A Hong Kong activist charged with secession under a new national security law
Hong Kong teen activist Tony Chung has been charged under a new national security law, just days after he was detained outside the US consulate.
Tony Chung, 19, was charged with secession, money laundering, and conspiracy to publish seditious content on Thursday.
The charges against him come two days after plainclothes police arrested him in a coffee shop across the street from the US Consulate.
Mr. Chung had reportedly planned to enter the consulate and claim asylum.
However, Chung, who has been in police custody, has not been able to comment on whether he was attempting to seek asylum.
The United States, under the Trump administration, has taken a hard line against China, criticized the arrest.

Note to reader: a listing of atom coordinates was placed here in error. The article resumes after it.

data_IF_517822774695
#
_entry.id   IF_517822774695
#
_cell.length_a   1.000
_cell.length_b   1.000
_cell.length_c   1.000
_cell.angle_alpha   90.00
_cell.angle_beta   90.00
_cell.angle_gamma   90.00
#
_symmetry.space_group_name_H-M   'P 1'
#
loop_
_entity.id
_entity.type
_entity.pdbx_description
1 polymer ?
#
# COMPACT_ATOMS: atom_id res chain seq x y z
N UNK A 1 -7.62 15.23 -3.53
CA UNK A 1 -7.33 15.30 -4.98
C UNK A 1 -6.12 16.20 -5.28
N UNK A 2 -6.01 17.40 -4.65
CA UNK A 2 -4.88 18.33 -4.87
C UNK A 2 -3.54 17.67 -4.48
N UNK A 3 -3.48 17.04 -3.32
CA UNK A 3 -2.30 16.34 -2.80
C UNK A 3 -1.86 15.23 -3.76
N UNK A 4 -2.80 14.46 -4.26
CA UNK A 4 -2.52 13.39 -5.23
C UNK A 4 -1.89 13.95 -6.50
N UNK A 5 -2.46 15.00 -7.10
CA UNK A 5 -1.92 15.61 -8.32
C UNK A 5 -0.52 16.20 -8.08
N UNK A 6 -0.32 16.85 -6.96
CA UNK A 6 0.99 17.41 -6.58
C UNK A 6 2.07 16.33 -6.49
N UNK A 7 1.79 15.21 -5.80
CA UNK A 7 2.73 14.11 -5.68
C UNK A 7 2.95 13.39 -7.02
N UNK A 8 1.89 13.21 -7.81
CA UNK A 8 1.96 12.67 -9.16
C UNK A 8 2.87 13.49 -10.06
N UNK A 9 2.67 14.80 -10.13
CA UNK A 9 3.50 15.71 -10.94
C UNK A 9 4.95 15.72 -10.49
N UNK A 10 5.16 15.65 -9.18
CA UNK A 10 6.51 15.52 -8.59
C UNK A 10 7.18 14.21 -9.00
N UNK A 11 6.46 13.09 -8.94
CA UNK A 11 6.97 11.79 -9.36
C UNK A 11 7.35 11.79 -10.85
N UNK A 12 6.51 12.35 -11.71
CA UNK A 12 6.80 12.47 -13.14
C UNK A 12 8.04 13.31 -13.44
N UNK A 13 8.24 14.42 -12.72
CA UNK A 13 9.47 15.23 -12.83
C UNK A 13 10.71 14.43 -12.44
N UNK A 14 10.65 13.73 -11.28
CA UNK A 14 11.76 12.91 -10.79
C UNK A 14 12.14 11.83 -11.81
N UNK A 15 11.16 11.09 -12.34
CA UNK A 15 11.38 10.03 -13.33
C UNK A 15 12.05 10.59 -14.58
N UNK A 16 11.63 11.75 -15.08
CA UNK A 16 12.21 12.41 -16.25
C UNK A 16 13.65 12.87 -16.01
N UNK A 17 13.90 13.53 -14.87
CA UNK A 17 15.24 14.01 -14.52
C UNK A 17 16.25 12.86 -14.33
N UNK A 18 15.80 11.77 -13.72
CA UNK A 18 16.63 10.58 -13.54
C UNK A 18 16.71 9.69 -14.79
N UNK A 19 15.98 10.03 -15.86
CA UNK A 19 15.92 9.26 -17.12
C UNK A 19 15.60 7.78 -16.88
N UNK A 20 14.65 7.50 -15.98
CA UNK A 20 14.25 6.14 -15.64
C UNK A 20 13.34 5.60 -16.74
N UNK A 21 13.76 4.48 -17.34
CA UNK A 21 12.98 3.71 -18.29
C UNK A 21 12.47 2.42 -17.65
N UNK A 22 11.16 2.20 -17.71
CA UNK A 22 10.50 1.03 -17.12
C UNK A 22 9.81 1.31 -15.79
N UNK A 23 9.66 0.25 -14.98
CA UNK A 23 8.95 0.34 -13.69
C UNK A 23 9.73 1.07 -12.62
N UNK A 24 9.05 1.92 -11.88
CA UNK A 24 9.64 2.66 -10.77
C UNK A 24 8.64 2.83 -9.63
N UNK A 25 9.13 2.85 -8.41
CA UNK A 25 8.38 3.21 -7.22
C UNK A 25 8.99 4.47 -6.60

“The use of the National Security Unit of the Hong Kong Police Force for the detention of a minor in a coffee shop is reprehensible,” said a spokesperson for the state department.
If Chung found guilty, he will face life imprisonment.
The controversial law was imposed by China in Hong Kong on June 30, making it easier to punish protesters and reducing the city’s autonomy.
The law is wide-ranging and gives Beijing extensive powers which it never had before to shape life in the territory.
Mr. Chung, a former member of pro-independence group Studentlocalism, had previously said that life under the new law had become more restrictive for him and other activists.
On its part, Beijing said the security law was necessary to bring stability to the former British-ruled city after anti-mainland protests rocked Hong Kong.
On the other side, critics of the law have said China officials use it to crush freedoms granted to the city after it returned to Chinese rule in 1997.
Earlier on Tuesday, two other activists were also arrested but released on bail, meanwhile, Mr. Chung bail was denied by the court.